He said they’ve been participating in Small Business Saturday as far back as he can remember.

“It’s a great Saturday,” Ulrich said. “It’s like a party going on, because all the stores are doing the same thing.”

‘An Instant Connection’

Upon entering Hobie Surf Shop, named after famed surfboard craftsman Hobie Alter, the history and legacy behind the brand is apparent. Old surfboards and memorabilia hang from the ceiling and walls.

“It is just kind of a cool little piece of history when you walk in here,” said assistant manager Hannah Fait. “There’s so much story behind it, and it’s really cool to just talk to other people and hear their story. It’s an instant connection.”

But the pandemic put a pause on those connections when the store had to close its doors for nearly two months. Then, it transitioned into curbside pick-up. Now, its doors are open, but only for a limited number of customers at a time.

“It’s been an interesting year, as it has been for everyone,” Fait told The Epoch Times. “So it is just kind of like, you know, a little bit of a different shopping experience. But it’s been great. And people have been very cool about it all. Our online has definitely picked up, so I’m curious to see how that continues through the holidays.”

For her, Small Business Saturday is about “keeping the local businesses around and really just giving back to the community,” she said.

A Special Community

For Debby Carman, the owner and artist behind Faux Paw Petique art gallery, shutting down her store for three months during the pandemic dealt a major blow to her revenue.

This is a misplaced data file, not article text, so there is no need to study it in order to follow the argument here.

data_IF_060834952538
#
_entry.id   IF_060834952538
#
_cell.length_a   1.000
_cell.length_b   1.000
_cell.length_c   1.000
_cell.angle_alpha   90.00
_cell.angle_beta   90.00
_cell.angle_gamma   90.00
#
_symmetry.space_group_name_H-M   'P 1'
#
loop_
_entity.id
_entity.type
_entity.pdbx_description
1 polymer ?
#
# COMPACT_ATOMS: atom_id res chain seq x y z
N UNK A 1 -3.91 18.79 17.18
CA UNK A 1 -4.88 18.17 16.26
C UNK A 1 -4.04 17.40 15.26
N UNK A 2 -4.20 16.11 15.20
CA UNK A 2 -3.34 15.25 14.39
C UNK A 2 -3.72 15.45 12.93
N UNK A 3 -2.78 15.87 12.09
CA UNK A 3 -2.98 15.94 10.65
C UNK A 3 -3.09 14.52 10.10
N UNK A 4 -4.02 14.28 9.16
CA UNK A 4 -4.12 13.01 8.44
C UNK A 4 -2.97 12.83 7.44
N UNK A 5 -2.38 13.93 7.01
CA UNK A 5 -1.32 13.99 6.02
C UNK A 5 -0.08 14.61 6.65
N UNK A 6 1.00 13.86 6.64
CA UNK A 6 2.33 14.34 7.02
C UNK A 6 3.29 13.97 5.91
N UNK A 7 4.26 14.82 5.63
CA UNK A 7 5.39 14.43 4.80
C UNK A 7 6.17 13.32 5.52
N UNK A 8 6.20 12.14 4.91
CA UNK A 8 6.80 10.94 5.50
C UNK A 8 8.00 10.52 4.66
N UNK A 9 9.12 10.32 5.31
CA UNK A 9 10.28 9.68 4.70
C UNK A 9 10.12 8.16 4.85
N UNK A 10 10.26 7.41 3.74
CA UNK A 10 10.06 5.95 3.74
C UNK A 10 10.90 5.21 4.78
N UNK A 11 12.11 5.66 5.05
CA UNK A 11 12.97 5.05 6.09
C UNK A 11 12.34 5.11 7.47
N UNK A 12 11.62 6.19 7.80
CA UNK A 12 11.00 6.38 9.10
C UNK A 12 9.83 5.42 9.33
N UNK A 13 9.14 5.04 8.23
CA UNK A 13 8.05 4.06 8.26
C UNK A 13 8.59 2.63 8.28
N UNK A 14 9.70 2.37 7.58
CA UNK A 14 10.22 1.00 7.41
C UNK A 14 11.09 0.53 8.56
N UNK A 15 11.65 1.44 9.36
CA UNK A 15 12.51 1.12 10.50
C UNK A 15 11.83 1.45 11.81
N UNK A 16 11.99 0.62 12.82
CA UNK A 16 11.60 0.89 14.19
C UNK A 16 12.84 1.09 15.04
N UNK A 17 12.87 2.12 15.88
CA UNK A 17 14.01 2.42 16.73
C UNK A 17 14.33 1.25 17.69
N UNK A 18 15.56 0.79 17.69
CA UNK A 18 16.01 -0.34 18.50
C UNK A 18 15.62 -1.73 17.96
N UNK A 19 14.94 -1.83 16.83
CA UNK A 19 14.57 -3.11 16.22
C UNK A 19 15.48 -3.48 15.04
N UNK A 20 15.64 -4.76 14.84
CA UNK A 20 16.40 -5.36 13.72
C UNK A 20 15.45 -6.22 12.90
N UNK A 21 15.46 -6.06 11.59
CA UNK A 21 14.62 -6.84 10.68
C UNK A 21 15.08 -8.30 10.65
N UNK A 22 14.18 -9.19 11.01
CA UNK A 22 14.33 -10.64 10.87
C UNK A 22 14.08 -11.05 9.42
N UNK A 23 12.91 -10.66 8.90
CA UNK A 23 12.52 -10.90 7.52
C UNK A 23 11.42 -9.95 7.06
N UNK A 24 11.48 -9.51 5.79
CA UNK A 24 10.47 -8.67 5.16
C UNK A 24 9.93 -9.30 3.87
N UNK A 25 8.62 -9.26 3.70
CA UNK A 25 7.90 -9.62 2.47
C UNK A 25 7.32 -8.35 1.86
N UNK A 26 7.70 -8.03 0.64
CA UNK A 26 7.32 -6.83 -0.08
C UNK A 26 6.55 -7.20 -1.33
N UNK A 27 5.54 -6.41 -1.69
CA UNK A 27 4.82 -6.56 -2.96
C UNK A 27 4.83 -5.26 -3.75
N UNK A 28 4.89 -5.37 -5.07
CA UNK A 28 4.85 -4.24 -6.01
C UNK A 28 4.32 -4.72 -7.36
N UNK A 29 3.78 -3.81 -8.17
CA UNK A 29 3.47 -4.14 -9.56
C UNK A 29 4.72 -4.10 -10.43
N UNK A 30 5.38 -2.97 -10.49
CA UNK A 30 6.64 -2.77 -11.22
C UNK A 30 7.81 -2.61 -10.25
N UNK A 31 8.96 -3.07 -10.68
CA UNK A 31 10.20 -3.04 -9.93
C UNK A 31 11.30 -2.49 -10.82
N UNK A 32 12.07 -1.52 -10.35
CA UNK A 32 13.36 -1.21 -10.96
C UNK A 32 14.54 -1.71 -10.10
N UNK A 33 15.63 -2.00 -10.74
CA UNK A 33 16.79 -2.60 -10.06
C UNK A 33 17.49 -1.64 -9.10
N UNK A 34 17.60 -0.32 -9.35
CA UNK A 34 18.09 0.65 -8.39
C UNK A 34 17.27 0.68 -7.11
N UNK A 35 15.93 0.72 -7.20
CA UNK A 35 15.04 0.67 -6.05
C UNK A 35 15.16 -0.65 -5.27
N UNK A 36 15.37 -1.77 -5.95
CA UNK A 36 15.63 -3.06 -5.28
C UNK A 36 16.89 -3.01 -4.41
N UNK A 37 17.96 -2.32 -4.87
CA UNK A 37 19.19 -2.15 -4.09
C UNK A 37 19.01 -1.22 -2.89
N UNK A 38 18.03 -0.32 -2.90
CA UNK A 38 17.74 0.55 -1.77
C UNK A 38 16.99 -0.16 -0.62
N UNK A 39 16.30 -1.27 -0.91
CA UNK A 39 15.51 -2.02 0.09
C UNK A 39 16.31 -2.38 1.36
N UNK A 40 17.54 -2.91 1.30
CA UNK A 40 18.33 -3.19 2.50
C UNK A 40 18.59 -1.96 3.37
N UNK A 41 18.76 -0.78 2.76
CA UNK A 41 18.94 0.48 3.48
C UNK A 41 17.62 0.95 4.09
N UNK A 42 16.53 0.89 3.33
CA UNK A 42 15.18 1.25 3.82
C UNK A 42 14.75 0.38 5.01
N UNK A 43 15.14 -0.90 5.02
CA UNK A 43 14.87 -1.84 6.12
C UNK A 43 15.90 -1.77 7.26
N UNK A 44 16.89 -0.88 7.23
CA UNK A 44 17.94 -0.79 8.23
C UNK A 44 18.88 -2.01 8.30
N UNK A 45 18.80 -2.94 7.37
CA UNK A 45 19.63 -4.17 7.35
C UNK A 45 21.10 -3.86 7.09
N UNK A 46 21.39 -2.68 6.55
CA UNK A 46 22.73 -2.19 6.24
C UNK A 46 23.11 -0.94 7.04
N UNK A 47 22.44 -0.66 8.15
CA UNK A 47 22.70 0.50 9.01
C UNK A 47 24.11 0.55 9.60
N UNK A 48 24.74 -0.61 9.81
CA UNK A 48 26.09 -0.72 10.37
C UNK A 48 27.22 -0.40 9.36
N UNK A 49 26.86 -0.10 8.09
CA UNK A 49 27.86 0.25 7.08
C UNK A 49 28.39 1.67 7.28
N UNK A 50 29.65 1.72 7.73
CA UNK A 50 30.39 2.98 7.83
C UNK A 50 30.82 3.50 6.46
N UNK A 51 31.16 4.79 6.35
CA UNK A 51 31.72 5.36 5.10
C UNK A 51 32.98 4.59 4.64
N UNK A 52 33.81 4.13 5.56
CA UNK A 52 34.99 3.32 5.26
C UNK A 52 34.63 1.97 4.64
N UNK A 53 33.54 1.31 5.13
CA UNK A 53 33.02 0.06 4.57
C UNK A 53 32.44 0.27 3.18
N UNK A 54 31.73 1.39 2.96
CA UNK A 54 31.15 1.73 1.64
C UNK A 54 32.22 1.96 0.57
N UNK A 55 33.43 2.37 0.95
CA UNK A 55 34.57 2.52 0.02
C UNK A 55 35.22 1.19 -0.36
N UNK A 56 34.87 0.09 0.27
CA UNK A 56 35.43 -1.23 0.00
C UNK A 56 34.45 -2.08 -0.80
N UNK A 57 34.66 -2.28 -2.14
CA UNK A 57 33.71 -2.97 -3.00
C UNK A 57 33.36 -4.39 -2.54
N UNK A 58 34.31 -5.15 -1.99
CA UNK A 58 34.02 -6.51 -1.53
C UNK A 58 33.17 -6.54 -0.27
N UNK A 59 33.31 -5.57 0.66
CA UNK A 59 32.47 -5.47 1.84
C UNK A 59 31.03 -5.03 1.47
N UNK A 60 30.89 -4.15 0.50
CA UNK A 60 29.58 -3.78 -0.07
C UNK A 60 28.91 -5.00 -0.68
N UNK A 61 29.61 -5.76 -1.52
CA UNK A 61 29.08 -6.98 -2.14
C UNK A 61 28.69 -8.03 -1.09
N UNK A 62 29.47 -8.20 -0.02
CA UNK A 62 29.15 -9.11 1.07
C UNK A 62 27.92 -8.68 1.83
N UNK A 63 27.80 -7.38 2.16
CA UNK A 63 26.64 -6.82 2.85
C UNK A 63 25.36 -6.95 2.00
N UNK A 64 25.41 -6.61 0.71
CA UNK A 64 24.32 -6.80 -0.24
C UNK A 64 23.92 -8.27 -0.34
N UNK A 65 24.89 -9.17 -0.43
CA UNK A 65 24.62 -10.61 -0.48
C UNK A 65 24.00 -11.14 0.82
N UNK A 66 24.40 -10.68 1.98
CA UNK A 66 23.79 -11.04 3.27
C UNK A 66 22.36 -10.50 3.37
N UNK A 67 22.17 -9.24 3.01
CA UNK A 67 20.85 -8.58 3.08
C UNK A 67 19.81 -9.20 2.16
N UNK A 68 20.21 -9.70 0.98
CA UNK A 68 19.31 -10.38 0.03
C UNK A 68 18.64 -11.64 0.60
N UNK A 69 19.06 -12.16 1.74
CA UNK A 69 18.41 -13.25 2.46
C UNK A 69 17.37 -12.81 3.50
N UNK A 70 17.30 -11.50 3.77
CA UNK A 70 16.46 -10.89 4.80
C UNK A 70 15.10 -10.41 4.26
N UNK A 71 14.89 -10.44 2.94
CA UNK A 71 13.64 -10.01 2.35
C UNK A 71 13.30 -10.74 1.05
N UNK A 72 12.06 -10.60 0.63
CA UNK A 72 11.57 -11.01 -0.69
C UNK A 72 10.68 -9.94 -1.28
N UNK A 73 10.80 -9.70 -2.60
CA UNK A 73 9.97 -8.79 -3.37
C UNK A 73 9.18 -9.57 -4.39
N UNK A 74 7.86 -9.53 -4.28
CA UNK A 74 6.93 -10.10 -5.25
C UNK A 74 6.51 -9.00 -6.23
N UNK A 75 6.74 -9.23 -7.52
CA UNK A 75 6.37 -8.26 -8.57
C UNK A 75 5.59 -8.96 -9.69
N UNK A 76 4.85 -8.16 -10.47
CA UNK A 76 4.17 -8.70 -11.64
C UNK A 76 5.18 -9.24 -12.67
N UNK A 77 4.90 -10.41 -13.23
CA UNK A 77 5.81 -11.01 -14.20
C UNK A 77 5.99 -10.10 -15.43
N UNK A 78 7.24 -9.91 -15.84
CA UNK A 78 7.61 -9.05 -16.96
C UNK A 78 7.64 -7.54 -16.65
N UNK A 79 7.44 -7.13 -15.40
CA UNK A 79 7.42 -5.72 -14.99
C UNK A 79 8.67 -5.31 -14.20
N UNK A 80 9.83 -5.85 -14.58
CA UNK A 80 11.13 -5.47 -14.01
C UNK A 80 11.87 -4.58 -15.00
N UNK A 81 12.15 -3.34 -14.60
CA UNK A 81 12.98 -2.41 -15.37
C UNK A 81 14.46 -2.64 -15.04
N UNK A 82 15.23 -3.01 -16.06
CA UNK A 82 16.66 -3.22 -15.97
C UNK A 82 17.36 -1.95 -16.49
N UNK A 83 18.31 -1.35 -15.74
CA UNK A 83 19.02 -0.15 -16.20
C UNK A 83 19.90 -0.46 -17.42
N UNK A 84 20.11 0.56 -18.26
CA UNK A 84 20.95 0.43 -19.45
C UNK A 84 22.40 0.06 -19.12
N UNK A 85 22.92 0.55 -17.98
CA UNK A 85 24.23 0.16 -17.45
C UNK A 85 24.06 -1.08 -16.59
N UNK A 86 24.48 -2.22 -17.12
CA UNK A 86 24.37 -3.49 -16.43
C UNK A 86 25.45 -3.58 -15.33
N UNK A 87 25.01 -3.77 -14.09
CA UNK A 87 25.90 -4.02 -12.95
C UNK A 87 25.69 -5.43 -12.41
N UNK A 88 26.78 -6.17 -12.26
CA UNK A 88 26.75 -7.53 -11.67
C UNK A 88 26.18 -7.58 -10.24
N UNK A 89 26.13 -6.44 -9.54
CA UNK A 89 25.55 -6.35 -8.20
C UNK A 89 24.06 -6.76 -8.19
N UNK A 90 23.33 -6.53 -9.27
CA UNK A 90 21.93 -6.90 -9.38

“It was very devastating,” she told The Epoch Times.

Carman is a cartoonist, author, and sculptor whose ceramic dog bowls, mugs, plates, and decorative wall art display her signature multi-colored depictions of cats and dogs.

“We’re the world’s most beautiful pet ceramics,” she said. “There’s nobody in the world that’s doing what I’m doing.”

Epoch Times Photo
A view of the Faux Paw Petique shop in Laguna Beach, Calif., on Nov. 18, 2020. (John Fredricks/The Epoch Times)
Epoch Times Photo
Customers line up in Laguna Coffee Co. in Laguna Beach, Calif., on Nov. 18, 2020. (John Fredricks/The Epoch Times)

If it hadn’t been for the Paycheck Protection Program (PPP) loans—“all of which went to pay back rent,” she said—and alternative revenue streams, her businesses might not have survived.

Now, Carman is counting on the kind of foot traffic that Small Business Saturday is likely to draw. She said, “it’s very, very important” for people to come out and shop local.

Tomi Miller, co-owner of Laguna Coffee Co., agreed. She told The Epoch Times, “We have such a special community here in Laguna, and we support each other.”

Her coffee company has started donating 10 percent of its Sunday earnings to local small businesses.

“[It’s about] giving back and doing anything we can to help during the pandemic,” Miller said. “We want to be a light and give people a safe place and a good community to enjoy.”